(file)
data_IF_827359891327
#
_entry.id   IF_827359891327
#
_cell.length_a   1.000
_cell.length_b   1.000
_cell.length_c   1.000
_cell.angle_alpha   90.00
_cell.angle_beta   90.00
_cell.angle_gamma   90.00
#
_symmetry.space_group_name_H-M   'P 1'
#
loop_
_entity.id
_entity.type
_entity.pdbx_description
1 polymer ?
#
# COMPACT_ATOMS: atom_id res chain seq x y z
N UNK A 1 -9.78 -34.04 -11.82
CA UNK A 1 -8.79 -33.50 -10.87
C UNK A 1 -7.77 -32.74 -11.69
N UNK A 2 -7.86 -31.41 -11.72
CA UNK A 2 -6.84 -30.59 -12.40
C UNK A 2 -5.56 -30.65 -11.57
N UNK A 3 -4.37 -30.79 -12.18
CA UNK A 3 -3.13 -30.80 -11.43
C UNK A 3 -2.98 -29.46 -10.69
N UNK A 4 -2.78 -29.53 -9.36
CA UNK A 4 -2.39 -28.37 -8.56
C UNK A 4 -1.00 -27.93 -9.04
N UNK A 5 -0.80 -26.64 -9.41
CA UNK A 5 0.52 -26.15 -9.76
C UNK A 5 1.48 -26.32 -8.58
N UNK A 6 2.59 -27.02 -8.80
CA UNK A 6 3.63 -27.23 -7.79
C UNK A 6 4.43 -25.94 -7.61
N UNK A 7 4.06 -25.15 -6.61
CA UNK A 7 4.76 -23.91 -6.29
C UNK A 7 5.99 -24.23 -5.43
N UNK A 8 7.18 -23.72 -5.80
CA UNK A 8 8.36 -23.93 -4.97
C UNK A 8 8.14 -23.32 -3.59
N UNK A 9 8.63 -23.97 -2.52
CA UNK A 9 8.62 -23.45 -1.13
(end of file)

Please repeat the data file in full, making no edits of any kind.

data_IF_827359891327
#
_entry.id   IF_827359891327
#
_cell.length_a   1.000
_cell.length_b   1.000
_cell.length_c   1.000
_cell.angle_alpha   90.00
_cell.angle_beta   90.00
_cell.angle_gamma   90.00
#
_symmetry.space_group_name_H-M   'P 1'
#
loop_
_entity.id
_entity.type
_entity.pdbx_description
1 polymer ?
#
# COMPACT_ATOMS: atom_id res chain seq x y z
N UNK A 1 -9.78 -34.04 -11.82
CA UNK A 1 -8.79 -33.50 -10.87
C UNK A 1 -7.77 -32.74 -11.69
N UNK A 2 -7.86 -31.41 -11.72
CA UNK A 2 -6.84 -30.59 -12.40
C UNK A 2 -5.56 -30.65 -11.57
N UNK A 3 -4.37 -30.79 -12.18
CA UNK A 3 -3.13 -30.80 -11.43
C UNK A 3 -2.98 -29.46 -10.69
N UNK A 4 -2.78 -29.53 -9.36
CA UNK A 4 -2.39 -28.37 -8.56
C UNK A 4 -1.00 -27.93 -9.04
N UNK A 5 -0.80 -26.64 -9.41
CA UNK A 5 0.52 -26.15 -9.76
C UNK A 5 1.48 -26.32 -8.58
N UNK A 6 2.59 -27.02 -8.80
CA UNK A 6 3.63 -27.23 -7.79
C UNK A 6 4.43 -25.94 -7.61
N UNK A 7 4.06 -25.15 -6.61
CA UNK A 7 4.76 -23.91 -6.29
C UNK A 7 5.99 -24.23 -5.43
N UNK A 8 7.18 -23.72 -5.80
CA UNK A 8 8.36 -23.93 -4.97
C UNK A 8 8.14 -23.32 -3.59
N UNK A 9 8.63 -23.97 -2.52
CA UNK A 9 8.62 -23.45 -1.13